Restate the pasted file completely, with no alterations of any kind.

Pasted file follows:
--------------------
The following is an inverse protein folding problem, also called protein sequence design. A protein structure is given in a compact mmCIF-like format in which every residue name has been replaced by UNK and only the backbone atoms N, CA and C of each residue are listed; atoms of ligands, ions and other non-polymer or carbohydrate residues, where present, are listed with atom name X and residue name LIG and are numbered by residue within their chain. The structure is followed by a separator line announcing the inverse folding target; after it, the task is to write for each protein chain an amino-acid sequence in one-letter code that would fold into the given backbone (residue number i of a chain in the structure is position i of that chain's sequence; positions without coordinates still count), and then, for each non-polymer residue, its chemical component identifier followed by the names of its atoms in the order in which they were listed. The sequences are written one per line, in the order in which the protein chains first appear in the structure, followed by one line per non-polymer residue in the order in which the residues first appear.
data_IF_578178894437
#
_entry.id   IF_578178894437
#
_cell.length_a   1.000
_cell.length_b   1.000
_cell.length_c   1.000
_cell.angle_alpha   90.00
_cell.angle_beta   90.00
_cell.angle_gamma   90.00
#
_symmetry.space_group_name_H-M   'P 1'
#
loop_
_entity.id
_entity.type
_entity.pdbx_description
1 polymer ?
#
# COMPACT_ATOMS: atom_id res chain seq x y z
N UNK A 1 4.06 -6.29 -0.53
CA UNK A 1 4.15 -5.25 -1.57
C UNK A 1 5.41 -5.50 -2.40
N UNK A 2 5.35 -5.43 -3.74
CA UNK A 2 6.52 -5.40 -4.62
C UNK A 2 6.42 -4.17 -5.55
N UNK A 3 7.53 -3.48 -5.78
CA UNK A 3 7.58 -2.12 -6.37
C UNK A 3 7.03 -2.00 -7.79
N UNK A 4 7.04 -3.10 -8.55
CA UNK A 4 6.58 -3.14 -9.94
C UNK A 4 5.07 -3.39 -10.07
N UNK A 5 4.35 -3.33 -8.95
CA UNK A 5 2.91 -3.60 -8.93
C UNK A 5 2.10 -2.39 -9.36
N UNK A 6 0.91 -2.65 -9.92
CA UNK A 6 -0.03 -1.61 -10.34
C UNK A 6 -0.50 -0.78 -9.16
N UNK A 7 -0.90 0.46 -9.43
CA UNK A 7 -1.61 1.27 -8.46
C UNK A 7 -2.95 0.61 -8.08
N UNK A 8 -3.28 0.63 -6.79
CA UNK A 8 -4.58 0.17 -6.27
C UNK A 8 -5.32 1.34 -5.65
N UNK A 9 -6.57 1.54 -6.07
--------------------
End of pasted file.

The following is an inverse protein folding problem, also called protein sequence design. A protein structure is given in a compact mmCIF-like format in which every residue name has been replaced by UNK and only the backbone atoms N, CA and C of each residue are listed; atoms of ligands, ions and other non-polymer or carbohydrate residues, where present, are listed with atom name X and residue name LIG and are numbered by residue within their chain. The structure is followed by a separator line announcing the inverse folding target; after it, the task is to write for each protein chain an amino-acid sequence in one-letter code that would fold into the given backbone (residue number i of a chain in the structure is position i of that chain's sequence; positions without coordinates still count), and then, for each non-polymer residue, its chemical component identifier followed by the names of its atoms in the order in which they were listed. The sequences are written one per line, in the order in which the protein chains first appear in the structure, followed by one line per non-polymer residue in the order in which the residues first appear.
data_IF_578178894437
#
_entry.id   IF_578178894437
#
_cell.length_a   1.000
_cell.length_b   1.000
_cell.length_c   1.000
_cell.angle_alpha   90.00
_cell.angle_beta   90.00
_cell.angle_gamma   90.00
#
_symmetry.space_group_name_H-M   'P 1'
#
loop_
_entity.id
_entity.type
_entity.pdbx_description
1 polymer ?
#
# COMPACT_ATOMS: atom_id res chain seq x y z
N UNK A 1 4.06 -6.29 -0.53
CA UNK A 1 4.15 -5.25 -1.57
C UNK A 1 5.41 -5.50 -2.40
N UNK A 2 5.35 -5.43 -3.74
CA UNK A 2 6.52 -5.40 -4.62
C UNK A 2 6.42 -4.17 -5.55
N UNK A 3 7.53 -3.48 -5.78
CA UNK A 3 7.58 -2.12 -6.37
C UNK A 3 7.03 -2.00 -7.79
N UNK A 4 7.04 -3.10 -8.55
CA UNK A 4 6.58 -3.14 -9.94
C UNK A 4 5.07 -3.39 -10.07
N UNK A 5 4.35 -3.33 -8.95
CA UNK A 5 2.91 -3.60 -8.93
C UNK A 5 2.10 -2.39 -9.36
N UNK A 6 0.91 -2.65 -9.92
CA UNK A 6 -0.03 -1.61 -10.34
C UNK A 6 -0.50 -0.78 -9.16
N UNK A 7 -0.90 0.46 -9.43
CA UNK A 7 -1.61 1.27 -8.46
C UNK A 7 -2.95 0.61 -8.08
N UNK A 8 -3.28 0.63 -6.79
CA UNK A 8 -4.58 0.17 -6.27
C UNK A 8 -5.32 1.34 -5.65
N UNK A 9 -6.57 1.54 -6.07